7 January: Ben Byarabaha, managing editor of the privately owned daily newspaper Red Pepper, and Dickson Mubiru, managing editor of Kamunye, a privately-owned weekly publication, were summoned and questioned regarding the source of a photograph of the body of a man the newspapers identified as the chief of security for Ugandan presidential candidate Amama Mbabazi. The two editors were released after being held for 24 hours without charge. Media reports said police arrested the editors after they refused to disclose how they got the photograph.

12 January: Mulindwa Mukasa, a journalist and human rights activist, had his house broken into and laptops, two video cameras, a mobile phone, three harddrives, and 500 000 Uganda shillings taken. According Human Rights Network for journalists (HRNJ-Uganda) the intruders forced open Mukasa’s back door while he was asleep. Mukasa was quoted by HRNJ-Uganda saying “These were not ordinary thieves. It was a highly sophisticated intrusion into my house which I believe did not last long. They were interested in items where I store my information. They specifically went for information gadgets and ignored items that I would expect an ordinary thief to carry such as TV, radio and even a brand new (boxed) home theater system among other things”.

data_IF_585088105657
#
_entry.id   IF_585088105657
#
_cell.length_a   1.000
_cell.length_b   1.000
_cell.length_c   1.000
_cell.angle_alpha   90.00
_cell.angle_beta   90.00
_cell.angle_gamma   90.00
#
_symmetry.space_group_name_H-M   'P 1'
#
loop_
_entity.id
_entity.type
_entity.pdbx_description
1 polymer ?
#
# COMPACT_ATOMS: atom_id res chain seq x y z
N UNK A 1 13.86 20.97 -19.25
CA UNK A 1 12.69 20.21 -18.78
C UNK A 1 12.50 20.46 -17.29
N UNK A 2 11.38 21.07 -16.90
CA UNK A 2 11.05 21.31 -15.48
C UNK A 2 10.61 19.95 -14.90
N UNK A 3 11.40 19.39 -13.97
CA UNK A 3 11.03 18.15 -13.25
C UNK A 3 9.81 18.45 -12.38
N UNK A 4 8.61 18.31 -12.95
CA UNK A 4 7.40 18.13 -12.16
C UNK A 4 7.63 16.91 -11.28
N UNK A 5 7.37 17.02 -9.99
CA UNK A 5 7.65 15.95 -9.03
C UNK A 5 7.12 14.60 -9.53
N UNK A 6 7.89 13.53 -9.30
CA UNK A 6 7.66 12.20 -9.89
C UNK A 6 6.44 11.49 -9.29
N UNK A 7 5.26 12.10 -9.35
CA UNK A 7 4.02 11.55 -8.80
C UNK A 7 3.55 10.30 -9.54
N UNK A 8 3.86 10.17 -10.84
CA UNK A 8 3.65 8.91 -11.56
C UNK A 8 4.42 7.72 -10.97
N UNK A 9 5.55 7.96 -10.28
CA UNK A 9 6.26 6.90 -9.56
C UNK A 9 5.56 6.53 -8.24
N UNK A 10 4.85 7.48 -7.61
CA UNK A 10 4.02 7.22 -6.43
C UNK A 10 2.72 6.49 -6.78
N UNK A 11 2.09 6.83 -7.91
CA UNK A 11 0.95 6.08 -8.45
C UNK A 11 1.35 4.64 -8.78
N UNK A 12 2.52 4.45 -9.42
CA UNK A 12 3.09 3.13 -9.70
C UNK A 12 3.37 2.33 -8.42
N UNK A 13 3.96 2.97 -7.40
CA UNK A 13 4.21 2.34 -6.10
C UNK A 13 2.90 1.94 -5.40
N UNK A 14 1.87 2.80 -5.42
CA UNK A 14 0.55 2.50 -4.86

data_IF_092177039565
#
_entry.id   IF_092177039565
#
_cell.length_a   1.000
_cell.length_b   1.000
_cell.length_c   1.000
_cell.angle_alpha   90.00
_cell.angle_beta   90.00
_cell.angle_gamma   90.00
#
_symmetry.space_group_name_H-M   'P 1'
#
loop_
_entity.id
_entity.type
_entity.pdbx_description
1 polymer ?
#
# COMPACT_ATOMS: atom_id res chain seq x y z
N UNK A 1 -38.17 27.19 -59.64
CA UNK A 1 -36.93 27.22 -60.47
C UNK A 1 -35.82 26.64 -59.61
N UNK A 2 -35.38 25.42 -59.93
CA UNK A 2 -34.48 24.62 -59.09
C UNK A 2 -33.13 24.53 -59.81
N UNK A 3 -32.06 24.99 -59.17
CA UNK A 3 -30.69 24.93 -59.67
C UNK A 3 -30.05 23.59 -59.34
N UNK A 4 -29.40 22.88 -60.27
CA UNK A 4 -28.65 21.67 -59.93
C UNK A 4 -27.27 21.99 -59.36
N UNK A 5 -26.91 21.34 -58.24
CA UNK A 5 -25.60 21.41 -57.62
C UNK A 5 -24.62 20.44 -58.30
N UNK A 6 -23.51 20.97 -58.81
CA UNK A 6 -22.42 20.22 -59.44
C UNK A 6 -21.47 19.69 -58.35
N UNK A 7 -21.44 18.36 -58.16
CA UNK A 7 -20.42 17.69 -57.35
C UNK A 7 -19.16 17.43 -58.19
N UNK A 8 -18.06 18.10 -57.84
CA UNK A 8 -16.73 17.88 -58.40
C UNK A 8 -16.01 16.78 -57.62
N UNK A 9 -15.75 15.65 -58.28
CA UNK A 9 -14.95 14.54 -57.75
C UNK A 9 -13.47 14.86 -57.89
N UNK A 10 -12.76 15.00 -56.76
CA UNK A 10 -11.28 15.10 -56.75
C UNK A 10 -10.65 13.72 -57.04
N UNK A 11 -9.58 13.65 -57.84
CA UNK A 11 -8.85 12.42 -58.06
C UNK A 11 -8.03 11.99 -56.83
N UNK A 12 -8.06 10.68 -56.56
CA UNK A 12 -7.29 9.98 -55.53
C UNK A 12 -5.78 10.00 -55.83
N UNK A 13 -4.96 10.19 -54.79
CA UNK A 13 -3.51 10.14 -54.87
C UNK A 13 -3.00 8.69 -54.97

15 January: The government announced that journalists without a university qualification will be barred from covering Parliament. The communication manager for Parliament defended the decision, saying journalists with degrees are the ones who can ably follow debate in parliament and report appropriately to the public.